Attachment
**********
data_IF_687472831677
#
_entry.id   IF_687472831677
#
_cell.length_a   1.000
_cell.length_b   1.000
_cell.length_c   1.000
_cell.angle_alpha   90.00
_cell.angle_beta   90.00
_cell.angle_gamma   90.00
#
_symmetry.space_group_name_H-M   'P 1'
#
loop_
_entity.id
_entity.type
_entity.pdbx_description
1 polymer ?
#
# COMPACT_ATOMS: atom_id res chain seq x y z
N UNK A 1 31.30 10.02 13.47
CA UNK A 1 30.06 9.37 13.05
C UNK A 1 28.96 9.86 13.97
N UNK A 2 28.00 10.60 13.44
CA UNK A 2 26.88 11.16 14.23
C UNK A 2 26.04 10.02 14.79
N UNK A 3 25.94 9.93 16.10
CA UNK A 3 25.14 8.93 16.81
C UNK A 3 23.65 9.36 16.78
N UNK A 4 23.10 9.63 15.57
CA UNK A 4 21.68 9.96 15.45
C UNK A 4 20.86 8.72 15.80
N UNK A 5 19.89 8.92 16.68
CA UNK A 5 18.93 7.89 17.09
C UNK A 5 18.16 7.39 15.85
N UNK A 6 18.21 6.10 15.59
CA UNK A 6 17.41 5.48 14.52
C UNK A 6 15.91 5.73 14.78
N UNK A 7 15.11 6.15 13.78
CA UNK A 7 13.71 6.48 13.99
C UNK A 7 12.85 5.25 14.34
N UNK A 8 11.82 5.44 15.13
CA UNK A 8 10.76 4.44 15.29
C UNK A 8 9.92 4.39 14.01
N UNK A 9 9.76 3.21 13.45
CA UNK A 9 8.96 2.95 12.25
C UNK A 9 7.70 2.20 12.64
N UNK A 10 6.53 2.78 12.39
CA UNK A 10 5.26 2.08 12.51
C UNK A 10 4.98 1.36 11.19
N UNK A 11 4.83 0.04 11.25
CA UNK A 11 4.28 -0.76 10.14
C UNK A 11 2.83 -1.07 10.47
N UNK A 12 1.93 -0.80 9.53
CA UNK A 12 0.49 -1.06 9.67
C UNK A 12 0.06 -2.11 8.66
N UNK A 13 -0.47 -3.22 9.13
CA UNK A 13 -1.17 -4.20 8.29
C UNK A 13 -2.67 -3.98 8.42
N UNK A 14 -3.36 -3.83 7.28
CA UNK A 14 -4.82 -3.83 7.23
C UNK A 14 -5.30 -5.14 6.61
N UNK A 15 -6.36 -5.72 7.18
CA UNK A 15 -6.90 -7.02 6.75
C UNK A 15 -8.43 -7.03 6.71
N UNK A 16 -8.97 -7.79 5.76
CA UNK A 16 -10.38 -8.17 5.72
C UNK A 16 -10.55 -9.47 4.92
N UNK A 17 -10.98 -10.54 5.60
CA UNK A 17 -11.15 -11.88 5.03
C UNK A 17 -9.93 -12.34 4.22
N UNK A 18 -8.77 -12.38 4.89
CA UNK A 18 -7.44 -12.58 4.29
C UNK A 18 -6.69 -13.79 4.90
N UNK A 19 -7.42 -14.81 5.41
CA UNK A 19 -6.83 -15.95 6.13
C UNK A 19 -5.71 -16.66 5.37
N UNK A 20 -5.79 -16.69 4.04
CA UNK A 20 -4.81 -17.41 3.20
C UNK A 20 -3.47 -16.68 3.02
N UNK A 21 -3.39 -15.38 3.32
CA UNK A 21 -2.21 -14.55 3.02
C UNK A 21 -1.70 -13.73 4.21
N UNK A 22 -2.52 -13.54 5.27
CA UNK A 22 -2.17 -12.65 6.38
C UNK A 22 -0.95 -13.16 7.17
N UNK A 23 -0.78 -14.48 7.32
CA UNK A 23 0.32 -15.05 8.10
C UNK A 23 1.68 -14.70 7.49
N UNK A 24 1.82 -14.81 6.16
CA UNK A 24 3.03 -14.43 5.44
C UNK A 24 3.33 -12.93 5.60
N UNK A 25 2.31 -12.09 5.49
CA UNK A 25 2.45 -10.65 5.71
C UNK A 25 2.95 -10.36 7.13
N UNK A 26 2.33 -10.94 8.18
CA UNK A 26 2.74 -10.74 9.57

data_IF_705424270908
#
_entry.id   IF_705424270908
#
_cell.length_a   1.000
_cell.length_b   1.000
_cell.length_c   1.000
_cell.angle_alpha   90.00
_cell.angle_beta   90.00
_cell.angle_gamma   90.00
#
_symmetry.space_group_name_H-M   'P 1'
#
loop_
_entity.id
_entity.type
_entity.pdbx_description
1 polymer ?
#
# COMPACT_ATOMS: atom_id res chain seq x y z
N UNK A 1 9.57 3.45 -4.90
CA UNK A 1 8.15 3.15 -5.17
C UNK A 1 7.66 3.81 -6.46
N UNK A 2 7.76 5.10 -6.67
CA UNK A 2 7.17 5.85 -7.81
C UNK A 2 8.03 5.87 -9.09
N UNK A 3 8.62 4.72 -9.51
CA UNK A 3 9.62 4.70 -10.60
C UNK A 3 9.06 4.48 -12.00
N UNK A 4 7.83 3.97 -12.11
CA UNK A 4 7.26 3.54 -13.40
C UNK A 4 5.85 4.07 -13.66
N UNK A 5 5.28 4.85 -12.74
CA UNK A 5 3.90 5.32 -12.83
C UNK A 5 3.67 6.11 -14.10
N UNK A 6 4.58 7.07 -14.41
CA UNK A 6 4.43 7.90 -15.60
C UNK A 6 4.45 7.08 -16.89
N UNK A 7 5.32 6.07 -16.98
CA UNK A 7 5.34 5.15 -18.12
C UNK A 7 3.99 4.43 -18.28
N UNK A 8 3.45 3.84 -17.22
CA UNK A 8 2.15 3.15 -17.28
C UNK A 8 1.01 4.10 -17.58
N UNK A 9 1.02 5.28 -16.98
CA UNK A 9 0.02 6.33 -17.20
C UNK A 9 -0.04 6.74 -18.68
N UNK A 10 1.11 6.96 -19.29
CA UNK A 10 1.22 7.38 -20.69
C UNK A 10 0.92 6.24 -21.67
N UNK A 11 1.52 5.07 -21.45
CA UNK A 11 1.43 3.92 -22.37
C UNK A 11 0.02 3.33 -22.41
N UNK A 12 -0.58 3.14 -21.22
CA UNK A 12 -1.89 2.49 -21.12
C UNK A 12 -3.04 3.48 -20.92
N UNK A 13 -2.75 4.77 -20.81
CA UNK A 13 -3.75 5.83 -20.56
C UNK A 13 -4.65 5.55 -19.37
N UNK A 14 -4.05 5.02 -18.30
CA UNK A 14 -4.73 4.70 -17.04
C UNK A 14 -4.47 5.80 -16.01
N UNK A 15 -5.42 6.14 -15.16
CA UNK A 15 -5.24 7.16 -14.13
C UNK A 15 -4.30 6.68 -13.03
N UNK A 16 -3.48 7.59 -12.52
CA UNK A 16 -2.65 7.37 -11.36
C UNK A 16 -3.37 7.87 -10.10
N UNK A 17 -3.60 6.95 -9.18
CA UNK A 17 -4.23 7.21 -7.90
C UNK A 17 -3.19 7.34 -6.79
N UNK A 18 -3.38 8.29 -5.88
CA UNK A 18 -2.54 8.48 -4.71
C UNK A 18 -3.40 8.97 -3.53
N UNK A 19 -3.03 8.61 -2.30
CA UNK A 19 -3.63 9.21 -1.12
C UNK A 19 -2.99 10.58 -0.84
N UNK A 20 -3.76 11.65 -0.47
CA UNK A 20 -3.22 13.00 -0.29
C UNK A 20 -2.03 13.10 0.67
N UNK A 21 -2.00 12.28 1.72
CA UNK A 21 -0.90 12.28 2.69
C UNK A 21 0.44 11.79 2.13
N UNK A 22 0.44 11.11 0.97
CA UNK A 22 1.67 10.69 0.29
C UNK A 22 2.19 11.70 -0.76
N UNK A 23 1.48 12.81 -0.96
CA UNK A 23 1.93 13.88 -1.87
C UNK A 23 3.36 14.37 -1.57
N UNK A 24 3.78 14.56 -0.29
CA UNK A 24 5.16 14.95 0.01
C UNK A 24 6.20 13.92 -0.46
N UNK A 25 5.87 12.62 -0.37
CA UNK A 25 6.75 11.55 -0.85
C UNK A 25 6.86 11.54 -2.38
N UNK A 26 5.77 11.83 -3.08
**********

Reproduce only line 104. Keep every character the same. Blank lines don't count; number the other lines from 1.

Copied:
_cell.length_c   1.000